Consumerist:   A person(s) who, incidentally or otherwise, puts consumption of goods & services ahead of production; Someone whom does not anchor their consumption to what they can actually afford based on their production, but rather, uses credit to expand their income beyond their means to pay in the present without selling off their future; lastly, someone who does not know, understand, or ignores the vast difference between expenses & investment.

Here’s why I believe both of these to be challenges that require a firm and even-handed response:  Both are acting together, and in some cases separately, to erode the foundations of free enterprise and the traditions of the West which brought countries like the United States and Canada unprecedented prosperity.  How so, one might ask?

First, while I’d not say there is anything wrong with classroom based schooling, there is something wrong when men & women get credentials and any of these happen thereafter:

1. He/she/they cannot find a stable career that pays back the time spent in earning the credential(s)

2. The credential offering institution does not focus on entrepreneurship as a way forward.

3. The schooling leads to thinking which does not offer the student(s) the mindset to know and understand “How” to think, rather than just “what” and/or “when”.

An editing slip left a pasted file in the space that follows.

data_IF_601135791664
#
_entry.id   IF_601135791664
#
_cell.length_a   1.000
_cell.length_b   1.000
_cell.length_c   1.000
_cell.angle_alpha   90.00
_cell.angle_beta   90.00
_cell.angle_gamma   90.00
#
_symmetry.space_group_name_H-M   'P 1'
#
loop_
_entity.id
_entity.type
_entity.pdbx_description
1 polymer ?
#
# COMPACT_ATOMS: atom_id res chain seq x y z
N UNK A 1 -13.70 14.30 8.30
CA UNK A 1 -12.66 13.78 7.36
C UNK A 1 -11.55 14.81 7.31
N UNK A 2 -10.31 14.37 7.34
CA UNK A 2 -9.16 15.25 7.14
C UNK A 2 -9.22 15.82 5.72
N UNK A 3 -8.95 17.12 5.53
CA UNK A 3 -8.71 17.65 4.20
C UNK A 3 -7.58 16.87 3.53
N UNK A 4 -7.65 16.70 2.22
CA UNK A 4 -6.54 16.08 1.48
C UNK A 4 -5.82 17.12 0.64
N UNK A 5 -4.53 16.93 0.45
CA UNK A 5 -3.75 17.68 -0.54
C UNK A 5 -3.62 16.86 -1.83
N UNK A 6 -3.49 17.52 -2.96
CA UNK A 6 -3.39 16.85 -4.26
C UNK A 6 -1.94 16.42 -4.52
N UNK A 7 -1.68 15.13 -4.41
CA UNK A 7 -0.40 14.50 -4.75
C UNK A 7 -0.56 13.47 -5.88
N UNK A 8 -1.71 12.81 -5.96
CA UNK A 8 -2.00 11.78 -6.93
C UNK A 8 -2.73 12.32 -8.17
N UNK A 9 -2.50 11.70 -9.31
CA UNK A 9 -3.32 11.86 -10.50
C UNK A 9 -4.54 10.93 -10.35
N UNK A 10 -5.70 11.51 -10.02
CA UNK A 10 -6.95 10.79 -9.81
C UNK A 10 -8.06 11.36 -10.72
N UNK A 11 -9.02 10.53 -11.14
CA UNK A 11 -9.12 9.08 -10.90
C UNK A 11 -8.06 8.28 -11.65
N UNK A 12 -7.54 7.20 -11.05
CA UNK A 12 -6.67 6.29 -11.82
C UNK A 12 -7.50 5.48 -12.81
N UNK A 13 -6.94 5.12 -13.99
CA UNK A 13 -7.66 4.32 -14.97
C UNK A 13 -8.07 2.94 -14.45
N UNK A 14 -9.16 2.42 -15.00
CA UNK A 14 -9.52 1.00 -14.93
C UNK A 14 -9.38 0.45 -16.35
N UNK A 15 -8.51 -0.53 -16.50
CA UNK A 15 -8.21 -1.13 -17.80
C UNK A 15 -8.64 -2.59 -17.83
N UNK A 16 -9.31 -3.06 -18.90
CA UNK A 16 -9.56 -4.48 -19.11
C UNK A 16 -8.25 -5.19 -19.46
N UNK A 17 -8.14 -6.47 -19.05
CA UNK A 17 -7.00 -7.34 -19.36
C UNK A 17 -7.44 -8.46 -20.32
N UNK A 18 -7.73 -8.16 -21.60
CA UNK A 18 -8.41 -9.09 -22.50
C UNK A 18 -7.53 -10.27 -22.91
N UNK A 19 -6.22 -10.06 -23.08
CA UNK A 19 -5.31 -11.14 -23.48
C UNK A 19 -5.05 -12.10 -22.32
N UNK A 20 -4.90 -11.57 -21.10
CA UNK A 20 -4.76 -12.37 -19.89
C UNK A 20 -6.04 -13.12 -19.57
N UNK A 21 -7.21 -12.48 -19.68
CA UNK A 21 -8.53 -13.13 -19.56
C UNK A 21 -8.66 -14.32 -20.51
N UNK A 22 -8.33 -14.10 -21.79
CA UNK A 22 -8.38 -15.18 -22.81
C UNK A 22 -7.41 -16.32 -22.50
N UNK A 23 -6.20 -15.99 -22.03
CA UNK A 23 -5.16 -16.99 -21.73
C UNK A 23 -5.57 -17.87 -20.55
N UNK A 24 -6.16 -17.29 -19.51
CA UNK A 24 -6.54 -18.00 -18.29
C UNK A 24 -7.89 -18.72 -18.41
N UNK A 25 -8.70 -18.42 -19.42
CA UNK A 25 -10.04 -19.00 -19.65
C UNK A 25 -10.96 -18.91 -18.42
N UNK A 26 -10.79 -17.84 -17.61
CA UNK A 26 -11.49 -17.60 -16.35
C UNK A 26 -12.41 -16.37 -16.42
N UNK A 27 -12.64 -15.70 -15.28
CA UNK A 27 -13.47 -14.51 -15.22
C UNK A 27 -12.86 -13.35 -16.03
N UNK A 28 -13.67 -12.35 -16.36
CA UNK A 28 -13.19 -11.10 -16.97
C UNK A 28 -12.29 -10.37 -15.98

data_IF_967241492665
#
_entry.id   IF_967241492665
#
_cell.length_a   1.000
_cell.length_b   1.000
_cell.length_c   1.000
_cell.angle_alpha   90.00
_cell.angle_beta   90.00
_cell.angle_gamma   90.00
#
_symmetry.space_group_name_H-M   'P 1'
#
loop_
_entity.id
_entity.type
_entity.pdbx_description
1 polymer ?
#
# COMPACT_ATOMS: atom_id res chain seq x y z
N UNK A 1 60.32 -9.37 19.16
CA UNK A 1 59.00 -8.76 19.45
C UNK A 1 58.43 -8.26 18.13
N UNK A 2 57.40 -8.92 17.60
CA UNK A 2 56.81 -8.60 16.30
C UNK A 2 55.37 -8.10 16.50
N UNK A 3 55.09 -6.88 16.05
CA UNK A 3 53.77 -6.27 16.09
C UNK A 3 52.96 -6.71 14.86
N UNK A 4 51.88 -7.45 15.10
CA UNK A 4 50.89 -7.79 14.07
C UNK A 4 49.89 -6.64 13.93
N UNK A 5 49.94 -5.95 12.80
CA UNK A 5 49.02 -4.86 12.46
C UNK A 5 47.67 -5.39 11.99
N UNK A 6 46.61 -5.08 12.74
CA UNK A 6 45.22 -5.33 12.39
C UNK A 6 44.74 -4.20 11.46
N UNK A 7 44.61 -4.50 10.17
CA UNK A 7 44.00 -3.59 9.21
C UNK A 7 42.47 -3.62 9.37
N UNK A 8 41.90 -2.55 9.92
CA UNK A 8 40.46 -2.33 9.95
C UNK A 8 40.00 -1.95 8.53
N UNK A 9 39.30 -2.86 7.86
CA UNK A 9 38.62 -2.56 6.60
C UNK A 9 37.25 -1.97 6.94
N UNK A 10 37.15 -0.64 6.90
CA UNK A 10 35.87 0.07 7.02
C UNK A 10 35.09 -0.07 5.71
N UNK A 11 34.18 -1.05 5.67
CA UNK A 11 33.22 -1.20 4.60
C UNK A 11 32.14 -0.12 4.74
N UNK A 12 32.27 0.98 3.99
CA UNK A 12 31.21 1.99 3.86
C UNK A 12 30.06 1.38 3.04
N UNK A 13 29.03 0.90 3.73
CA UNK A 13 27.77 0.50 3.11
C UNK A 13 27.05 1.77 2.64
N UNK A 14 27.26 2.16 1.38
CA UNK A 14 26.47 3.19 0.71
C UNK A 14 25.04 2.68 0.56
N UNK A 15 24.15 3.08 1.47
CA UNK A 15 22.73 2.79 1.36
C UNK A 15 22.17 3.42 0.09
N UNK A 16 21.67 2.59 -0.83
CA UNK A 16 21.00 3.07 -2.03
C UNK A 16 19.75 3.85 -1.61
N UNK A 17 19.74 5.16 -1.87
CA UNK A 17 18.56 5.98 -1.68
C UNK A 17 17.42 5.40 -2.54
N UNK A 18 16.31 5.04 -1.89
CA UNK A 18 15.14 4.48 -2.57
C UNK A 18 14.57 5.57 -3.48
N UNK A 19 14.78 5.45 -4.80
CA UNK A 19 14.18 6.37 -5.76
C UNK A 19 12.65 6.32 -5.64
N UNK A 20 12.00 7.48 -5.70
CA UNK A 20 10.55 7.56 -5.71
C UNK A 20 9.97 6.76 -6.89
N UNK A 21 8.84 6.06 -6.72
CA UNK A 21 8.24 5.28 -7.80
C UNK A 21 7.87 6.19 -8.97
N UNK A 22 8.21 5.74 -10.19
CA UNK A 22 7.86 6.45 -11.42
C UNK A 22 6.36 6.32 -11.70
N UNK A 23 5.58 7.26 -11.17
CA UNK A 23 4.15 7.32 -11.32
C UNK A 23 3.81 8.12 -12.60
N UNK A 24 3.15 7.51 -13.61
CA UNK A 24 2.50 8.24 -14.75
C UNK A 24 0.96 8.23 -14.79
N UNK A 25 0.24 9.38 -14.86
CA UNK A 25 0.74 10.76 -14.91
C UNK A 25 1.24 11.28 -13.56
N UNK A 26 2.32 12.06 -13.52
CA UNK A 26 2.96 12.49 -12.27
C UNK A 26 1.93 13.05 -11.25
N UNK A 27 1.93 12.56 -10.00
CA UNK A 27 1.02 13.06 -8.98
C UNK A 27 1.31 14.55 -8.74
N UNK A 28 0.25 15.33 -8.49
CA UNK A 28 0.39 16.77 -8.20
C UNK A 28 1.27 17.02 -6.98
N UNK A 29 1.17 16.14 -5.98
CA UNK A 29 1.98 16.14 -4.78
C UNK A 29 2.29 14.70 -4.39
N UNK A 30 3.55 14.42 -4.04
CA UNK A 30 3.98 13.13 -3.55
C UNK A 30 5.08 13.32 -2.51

4. The debt burden for attaining the credential(s) puts the student in financial bondage.

5. The credentials lead to a way of thought that says “I earned “X” , therefore I am smarter than you” and I am immediately qualified to make decisions for everyone else.

6. The schooling does not recognize or teach that values like creativity, tenacity, innovation, humility, character, & purpose matter, and always will matter.

Second, while every one of us is a consumer of goods & services, putting consumerism on a shelf and almost considering it a religion to be worshipped, that is where the common, every day need to consume crosses over into the challenge for us to recognize, face, & counter-act. Here’s why this matters:

1. Consumerist culture alone pushes too many citizens into financial bondage to credit card companies, banks, leasing agencies/firms, marketers, advertisers, & Hollywood/NY/Miami celebrity trends.

2. Seed corn/wheat is a metaphor for having money always available to invest in oneself. (no, I’m not talking about 401(k)s and stocks) – when one is a consumer above most/all else, he/she often not only has no seed in reserve, but actually OWES seed to someone else — i.e., a bank!

3. Compound interest is the 8th Wonder of the World in some respects, and not only does it have such a label, it is also, sadly, a mystery to the majority of citizens, who haven’t had financial education in the K-12 (conveyor belt) schooling (and often not much more, if any, in undergrad or graduate professional track curriculum)

4. Consumerism often puts pleasure and short term thinking well ahead of happiness and mid to long term vision.

5. Being that there is a gigantic difference between investment & expense, it is crucial to grasp the concept of delayed gratification, and how buying books, listening to audios, attending seminars & conventions, and the like is an investment in one’s MIND, and therefore, has a return that cannot be measured in mere dollars and cents alone. Expenses come and go out of one’s wallet, and often draw a person(s) into bondage to others, especially if compound interest is involved, without the same return.